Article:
Robert Nisbet, “Pilgrimage”

orange line


In love in the gently respectful way
some people have, they’d wake, each holiday,
in London (they’d no children of their own,
just nephews calling on Christmas Day),

and they’d drive on Boxing Day, two hundred miles
and more, to the headland they’d known
in youth, youth with all there’d been, the cliff top,
and the surge, the roar, of the Irish Sea

in their faces, their hearts, rushing to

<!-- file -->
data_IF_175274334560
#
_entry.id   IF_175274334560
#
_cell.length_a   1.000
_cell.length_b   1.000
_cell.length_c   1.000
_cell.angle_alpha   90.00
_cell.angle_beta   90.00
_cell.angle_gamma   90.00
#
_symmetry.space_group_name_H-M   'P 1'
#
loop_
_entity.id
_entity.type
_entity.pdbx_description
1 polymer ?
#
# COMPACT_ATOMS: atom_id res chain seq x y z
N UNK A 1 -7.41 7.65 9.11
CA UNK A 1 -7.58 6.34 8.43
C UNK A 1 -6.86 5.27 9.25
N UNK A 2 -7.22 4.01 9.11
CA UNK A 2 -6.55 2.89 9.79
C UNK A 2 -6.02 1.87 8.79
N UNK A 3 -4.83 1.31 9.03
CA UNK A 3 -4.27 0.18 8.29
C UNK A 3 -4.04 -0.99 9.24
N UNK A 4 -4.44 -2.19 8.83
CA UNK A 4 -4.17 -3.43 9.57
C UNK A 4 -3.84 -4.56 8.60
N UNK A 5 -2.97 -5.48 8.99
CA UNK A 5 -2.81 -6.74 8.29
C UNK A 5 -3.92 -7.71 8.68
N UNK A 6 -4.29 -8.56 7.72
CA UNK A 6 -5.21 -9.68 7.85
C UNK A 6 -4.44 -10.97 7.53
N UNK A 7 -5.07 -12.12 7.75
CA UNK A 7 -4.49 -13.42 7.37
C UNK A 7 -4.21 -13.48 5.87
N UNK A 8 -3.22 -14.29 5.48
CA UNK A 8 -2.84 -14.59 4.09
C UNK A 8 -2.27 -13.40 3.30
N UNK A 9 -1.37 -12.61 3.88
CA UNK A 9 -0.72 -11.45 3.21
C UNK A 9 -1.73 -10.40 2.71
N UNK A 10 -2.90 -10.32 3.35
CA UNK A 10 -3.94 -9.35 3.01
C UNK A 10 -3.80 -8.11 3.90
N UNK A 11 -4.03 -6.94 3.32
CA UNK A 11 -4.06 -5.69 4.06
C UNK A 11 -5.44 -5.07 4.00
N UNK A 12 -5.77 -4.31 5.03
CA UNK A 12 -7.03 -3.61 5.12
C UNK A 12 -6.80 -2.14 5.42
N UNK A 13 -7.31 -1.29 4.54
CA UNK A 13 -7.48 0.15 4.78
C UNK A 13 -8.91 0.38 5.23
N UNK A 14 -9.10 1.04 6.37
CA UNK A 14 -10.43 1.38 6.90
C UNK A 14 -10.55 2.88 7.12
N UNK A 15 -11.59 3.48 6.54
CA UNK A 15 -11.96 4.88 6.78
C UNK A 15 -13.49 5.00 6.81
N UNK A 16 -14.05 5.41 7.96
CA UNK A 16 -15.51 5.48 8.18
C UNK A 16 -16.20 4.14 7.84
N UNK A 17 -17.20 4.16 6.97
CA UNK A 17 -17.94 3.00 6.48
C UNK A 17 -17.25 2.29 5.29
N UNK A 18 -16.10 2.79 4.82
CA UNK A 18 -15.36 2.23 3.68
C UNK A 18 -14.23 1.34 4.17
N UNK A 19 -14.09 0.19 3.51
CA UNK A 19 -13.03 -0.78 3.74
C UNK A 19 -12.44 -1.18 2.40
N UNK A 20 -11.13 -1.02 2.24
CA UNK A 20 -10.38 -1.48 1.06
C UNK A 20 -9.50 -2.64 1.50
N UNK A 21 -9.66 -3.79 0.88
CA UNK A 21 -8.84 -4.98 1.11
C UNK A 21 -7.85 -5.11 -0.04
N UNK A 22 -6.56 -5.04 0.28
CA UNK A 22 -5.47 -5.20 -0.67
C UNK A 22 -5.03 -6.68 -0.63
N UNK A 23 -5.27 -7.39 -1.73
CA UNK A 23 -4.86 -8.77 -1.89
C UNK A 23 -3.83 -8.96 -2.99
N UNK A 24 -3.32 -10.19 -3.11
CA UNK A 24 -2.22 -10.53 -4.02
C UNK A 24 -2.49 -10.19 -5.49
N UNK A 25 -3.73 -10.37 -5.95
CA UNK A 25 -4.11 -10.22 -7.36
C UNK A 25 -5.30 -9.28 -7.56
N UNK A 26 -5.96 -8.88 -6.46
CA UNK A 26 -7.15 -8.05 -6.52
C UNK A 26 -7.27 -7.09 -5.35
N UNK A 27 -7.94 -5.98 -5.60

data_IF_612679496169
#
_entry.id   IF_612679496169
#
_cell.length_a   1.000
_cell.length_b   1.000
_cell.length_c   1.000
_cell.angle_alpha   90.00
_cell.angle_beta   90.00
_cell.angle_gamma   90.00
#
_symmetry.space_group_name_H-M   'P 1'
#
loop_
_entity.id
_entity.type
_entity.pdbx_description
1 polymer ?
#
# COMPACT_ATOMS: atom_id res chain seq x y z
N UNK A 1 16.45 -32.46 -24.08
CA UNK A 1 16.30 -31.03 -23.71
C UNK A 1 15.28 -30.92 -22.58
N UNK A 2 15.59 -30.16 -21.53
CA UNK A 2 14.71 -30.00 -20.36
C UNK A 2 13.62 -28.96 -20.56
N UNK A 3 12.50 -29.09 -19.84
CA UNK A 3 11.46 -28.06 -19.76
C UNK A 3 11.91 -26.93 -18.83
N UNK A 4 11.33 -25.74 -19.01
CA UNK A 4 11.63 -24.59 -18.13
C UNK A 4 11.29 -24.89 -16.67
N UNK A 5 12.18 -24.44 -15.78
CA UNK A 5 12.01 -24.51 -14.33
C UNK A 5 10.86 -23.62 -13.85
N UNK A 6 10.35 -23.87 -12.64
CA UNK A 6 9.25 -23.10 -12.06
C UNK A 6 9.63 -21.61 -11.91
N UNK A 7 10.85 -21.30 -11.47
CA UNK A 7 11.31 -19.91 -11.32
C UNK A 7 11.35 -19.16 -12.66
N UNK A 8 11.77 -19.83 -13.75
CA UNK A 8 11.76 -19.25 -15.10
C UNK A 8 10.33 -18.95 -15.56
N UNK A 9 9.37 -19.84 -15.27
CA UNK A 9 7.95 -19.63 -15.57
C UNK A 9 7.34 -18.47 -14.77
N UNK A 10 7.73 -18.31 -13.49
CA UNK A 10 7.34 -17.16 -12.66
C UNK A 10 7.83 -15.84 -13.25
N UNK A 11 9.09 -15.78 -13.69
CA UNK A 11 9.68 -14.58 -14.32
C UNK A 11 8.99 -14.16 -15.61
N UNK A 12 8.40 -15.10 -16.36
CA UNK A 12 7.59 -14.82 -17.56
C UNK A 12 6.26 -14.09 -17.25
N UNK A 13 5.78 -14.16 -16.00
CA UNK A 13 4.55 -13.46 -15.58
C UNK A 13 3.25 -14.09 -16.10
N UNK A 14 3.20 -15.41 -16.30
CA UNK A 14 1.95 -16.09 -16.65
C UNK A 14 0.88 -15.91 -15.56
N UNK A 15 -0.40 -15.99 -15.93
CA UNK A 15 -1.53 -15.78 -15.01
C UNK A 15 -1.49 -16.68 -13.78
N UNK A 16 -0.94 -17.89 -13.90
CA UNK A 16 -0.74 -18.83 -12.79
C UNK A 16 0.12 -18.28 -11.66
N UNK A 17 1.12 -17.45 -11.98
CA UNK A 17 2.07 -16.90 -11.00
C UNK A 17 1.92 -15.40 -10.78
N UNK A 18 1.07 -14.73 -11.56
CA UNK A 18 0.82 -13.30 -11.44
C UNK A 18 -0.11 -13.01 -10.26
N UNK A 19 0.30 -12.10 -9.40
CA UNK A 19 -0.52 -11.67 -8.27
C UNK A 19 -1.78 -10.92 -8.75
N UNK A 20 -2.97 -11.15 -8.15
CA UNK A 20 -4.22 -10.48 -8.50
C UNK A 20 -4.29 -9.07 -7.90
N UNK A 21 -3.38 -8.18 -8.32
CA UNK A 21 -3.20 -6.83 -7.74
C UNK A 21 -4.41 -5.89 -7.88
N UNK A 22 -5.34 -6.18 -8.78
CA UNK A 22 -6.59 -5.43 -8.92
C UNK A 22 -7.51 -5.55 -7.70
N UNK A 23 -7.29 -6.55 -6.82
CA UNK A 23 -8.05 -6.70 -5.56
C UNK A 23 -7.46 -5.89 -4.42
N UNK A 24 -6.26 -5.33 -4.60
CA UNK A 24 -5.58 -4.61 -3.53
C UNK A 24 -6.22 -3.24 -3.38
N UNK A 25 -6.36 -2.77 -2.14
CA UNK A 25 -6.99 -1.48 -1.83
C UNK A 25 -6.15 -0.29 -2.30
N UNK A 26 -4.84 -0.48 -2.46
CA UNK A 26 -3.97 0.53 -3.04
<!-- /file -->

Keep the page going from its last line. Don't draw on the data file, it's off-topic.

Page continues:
the fraught part of them that had known
London and routine, had stayed gracious, kind,
but now wanted that gulping of Atlantic air

each Boxing Day, the hugeness, wildness,
the clung-to nonsuburban things, a faith,
a reassurance. And then, at dusk,
the calm, slow-breathing, long drive home.


Robert Nisbet is a Welsh poet who has over two hundred publications in Britain and around forty in the United States. His one chapbook is Merlin’s Lane (Prolebooks, 2011).


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